George Fitzgerald first caught our ears with an impossibly smooth remix of one of our adolescent favorites – Groove Theory’s “Tell Me”. Admittedly, singer Amel Larrieux’s silky vocals were the perfect material for such a remix. Though he’s been releasing music for about three years – the first being on Scuba’s Hotflush label in 2010 – the producer, DJ, and label boss has a sound that’s perfectly polished, exhibiting a finesse that peers in the industry have taken many years to develop. We’re huge fans of his hybrid sound melding together deep house, 2 step and techno, and we’re not alone. Earlier this year, Fitzgerald was selected to do an Essential Mix on BBC Radio 1, and later was featured on the “In New DJs We Trust” program–a sure sign of a rising star and where many a DJ and producer have showcased their talent to an eager global audience.
We’re happy to announce that he’ll be playing this Sunday at Medusa and have picked out some jams and mixes for you to listen to in preparation, if you aren’t already hyped up like we are:
Groove Theory – ‘Tell Me (George Fitzgerald Remix)’
George Fitzgerald – ‘I Can Tell (By The Way You Move)’
George Fitzgerald – ‘Thinking of You’
Kimbra – ‘The Build Up (George Fitzgerald Remix)’
George Fitzgerald – BBC Radio 1 Essential Mix – January 19, 2013
We’ve long been swooning over Kastle, a producer whose love for philosophy and science translates into atmospheric beats with the soulfulness of R&B and the dancefloor rhythms of house and garage. We speak to Kastle below about his influences, his favorite R&B records, and what the future holds for this talented musician.
How does your experience as a sound engineer influence your music production?
Going to college for engineering definitely helped me think more about EQ’ing, dynamic range, frequency balance, and mastering. Knowing the frequencies of all your sounds and where they sit in the mix is essential.
R&B seems to have quite an influence on your music. What are your top 3 favorite R&B records?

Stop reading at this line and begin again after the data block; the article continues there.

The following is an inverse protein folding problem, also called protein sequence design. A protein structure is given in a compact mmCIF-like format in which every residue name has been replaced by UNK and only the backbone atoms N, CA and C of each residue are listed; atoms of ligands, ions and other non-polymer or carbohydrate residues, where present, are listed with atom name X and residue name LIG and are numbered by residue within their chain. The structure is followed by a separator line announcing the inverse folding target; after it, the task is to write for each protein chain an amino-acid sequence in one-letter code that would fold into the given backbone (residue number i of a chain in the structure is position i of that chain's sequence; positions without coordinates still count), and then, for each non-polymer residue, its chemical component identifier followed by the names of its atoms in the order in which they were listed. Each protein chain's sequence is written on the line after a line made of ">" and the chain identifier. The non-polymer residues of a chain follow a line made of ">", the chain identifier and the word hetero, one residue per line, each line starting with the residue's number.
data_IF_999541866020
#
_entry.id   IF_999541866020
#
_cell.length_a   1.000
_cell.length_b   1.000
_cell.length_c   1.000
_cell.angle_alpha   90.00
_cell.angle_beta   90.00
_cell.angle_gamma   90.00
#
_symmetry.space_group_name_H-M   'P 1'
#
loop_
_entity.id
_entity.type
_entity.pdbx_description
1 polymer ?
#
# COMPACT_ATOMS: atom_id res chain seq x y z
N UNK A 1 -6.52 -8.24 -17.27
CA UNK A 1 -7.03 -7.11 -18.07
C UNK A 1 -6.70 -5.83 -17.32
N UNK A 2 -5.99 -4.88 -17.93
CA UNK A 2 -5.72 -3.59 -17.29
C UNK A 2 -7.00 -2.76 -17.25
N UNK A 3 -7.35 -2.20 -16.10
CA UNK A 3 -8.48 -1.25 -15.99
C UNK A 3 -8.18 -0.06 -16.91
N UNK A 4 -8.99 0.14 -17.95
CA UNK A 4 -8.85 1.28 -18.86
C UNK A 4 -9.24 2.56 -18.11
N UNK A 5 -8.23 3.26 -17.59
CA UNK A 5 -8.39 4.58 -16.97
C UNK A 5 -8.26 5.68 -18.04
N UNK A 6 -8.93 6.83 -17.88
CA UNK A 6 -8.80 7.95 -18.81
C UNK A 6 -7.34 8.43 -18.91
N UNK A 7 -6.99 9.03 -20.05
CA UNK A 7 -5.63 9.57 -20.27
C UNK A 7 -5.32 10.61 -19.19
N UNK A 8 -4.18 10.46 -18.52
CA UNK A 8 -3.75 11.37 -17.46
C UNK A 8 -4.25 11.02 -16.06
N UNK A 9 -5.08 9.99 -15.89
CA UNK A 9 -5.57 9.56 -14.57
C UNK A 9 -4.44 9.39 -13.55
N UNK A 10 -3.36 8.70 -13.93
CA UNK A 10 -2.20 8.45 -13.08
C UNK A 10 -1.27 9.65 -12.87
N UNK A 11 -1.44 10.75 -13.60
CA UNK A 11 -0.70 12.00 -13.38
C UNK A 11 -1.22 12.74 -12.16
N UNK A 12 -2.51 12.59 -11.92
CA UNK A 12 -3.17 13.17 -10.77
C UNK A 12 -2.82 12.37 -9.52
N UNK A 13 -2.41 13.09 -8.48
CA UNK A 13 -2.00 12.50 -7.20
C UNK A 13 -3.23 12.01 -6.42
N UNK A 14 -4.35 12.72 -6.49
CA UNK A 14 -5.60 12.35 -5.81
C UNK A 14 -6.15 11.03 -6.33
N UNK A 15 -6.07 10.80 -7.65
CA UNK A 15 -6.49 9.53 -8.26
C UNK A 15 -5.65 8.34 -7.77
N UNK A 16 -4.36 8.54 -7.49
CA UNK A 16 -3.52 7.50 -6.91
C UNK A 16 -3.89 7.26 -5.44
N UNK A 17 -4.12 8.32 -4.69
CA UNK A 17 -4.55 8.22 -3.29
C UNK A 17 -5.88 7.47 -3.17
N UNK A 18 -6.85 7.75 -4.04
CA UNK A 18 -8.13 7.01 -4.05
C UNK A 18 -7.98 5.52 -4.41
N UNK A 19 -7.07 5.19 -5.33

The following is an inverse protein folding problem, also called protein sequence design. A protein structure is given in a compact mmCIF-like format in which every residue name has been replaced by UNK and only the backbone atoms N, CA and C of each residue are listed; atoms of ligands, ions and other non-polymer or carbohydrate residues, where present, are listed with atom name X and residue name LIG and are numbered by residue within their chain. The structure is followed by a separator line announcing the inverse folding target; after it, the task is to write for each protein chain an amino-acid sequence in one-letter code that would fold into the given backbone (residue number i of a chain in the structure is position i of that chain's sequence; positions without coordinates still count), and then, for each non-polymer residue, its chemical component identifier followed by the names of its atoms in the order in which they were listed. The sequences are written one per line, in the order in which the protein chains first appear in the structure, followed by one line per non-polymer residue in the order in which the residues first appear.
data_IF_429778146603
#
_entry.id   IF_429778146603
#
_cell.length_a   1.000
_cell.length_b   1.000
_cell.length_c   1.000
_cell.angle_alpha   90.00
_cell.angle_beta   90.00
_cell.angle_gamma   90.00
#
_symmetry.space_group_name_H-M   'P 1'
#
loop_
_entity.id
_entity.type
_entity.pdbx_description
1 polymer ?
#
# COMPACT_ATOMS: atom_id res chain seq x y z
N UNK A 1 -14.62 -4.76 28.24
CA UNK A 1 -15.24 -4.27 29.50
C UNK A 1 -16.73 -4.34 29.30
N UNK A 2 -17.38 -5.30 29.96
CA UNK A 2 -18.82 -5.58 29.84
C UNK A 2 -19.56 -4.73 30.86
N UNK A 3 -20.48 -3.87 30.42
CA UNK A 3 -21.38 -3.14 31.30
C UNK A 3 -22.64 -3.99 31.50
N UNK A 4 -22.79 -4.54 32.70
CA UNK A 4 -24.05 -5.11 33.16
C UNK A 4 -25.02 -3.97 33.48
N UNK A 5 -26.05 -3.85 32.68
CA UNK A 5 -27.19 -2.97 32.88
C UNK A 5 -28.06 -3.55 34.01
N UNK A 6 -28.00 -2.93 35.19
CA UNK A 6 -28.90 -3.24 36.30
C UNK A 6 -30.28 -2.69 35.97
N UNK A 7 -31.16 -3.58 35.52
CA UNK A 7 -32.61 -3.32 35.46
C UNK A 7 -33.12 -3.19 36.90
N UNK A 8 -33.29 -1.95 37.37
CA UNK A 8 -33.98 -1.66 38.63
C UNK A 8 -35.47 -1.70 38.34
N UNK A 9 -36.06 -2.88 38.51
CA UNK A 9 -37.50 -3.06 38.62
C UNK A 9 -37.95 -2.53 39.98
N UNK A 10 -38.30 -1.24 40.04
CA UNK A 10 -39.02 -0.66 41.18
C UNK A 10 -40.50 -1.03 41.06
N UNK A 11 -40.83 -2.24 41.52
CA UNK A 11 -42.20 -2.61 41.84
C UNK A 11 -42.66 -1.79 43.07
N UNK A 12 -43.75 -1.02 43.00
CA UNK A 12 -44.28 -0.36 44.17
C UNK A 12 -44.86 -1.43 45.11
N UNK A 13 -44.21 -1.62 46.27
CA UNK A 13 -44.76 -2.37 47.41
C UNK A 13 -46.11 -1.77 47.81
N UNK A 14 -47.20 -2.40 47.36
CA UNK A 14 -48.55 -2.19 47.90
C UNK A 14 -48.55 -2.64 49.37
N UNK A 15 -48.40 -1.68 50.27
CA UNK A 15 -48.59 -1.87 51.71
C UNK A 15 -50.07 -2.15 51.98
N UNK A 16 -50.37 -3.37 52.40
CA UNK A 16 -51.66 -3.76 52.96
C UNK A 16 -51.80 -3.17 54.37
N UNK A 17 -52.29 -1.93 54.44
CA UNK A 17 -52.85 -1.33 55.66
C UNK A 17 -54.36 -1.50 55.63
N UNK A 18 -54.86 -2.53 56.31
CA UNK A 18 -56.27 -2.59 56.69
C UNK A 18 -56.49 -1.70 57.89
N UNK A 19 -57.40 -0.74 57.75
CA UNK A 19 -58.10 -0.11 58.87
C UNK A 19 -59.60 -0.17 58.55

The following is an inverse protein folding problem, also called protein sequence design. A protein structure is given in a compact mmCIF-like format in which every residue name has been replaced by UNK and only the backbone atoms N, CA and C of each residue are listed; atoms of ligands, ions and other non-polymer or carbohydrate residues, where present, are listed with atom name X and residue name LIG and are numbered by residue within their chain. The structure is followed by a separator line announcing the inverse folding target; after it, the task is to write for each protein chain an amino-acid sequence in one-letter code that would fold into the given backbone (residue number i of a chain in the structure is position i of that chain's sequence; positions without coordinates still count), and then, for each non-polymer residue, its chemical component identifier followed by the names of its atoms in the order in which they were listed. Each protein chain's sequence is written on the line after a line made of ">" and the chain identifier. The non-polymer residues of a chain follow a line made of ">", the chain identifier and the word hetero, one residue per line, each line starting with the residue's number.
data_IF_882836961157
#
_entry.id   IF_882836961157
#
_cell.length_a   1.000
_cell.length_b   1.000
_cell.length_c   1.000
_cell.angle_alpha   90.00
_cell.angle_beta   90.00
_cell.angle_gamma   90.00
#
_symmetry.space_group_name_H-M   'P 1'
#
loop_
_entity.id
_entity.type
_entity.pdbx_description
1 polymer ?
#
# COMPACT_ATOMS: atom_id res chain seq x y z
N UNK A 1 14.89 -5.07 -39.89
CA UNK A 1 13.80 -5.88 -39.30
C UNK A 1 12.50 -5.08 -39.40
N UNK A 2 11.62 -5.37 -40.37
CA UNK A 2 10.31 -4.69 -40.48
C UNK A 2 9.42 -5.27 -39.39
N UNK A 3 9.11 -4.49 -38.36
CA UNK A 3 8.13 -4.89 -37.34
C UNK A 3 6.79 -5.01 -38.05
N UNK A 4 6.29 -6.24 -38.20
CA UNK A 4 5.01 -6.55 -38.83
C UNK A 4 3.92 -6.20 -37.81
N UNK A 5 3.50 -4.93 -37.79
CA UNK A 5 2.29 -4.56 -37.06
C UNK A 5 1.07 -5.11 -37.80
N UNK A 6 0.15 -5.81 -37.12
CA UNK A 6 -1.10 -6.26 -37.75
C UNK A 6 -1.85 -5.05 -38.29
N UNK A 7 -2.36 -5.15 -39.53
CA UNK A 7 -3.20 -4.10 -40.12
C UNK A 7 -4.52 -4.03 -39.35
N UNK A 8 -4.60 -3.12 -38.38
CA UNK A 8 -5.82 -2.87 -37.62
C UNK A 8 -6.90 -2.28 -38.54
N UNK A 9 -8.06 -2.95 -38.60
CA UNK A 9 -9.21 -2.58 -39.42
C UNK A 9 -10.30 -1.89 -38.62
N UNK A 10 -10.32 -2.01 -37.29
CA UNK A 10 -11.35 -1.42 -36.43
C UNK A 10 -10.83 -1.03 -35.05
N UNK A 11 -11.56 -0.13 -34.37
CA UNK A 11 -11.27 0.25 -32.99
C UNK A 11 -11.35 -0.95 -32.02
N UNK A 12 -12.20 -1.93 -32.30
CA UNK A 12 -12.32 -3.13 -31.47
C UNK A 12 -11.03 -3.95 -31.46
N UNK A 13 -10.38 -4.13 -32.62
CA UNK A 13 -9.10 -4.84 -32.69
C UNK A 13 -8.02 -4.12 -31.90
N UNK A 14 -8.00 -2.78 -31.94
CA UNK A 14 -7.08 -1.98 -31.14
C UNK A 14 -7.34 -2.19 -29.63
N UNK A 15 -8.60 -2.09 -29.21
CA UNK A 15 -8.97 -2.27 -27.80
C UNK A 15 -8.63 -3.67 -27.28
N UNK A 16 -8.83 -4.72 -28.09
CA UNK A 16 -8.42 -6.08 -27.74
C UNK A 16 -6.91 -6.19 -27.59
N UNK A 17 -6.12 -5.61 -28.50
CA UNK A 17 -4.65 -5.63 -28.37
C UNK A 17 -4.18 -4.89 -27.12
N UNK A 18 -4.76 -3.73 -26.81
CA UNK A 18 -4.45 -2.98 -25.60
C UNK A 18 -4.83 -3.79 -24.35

That’s a tough question… but off the top of my head: Aaliyah’s self-titled album, Lauryn Hill’s Miseduction of Lauryn Hill and Sade’s Soldier Of Love.
Some people say R&B is dead. How do you feel about this?
I think it’s just been in a transitional period the last couple of years. I think a lot of the traditional commercial R&B artists started going more pop/dance, which really made room for the indie artists like The Weeknd, Frank Ocean, etc. Now you have artists like Inc., Johnny Rain, JMSN, Xavier, How To Dress Well, etc. all doing it their own way and to me its very exciting. Feels more real.
What are some records or influences that might surprise your fans?
I’m influenced by a lot of things and I’ve made it no secret that I enjoy studying philosophy and science which has been the biggest inspiration to me. I’ve also recently started running at gyms and I’ve found it puts me in a zone that just opens up a lot of creative space in my head.
Tell us a little more about your collaborations on your recent albums. How did they come about? Is there anyone you’re just itching to collaborate with?
All the collaborations happened very naturally. The first couple collabs were the tracks with JMSN and Austin Paul. JMSN and I worked on those two shortly after I had finished the remix for his track “Alone”. Austin just hit me up randomly on Soundcloud one day and we clicked. Same with Ayah Marar, she contacted me on Twitter and we instantly connected well. All of the collaborations were done via the internet.
Your music is often described among some of my friends as “babymaking” music. How does it feel to know that your music might be accompanying some very, uh, “intimate” moments?
It can be a little awkward, especially when I have been told in person at a show. Or people will leave Facebook comments about details. I guess I appreciate their honesty? Haha.
You are one of the most engaged musicians I’ve seen on social media, taking time to interact with fans, bloggers and followers. Why is this important to you, and has it influenced your music at all?
I try my best to keep involved and the airport downtime definitely helps with that a lot. Honestly I don’t really think about it that much. If I see something and can respond… I just do. I know I miss a lot though and sometimes I do need a break from all that. But I think its great that we are all connected. I’m not trying to separate myself. Open, honest communication is good.
Where do you see yourself in the next five years? Will you stay in San Francisco?
Always such a hard question. But I will most definitely still be writing music. I love San Francisco. I think the only city that could possibly take me away from there in the next five years would be LA.
Photo Credit: thesupermaniak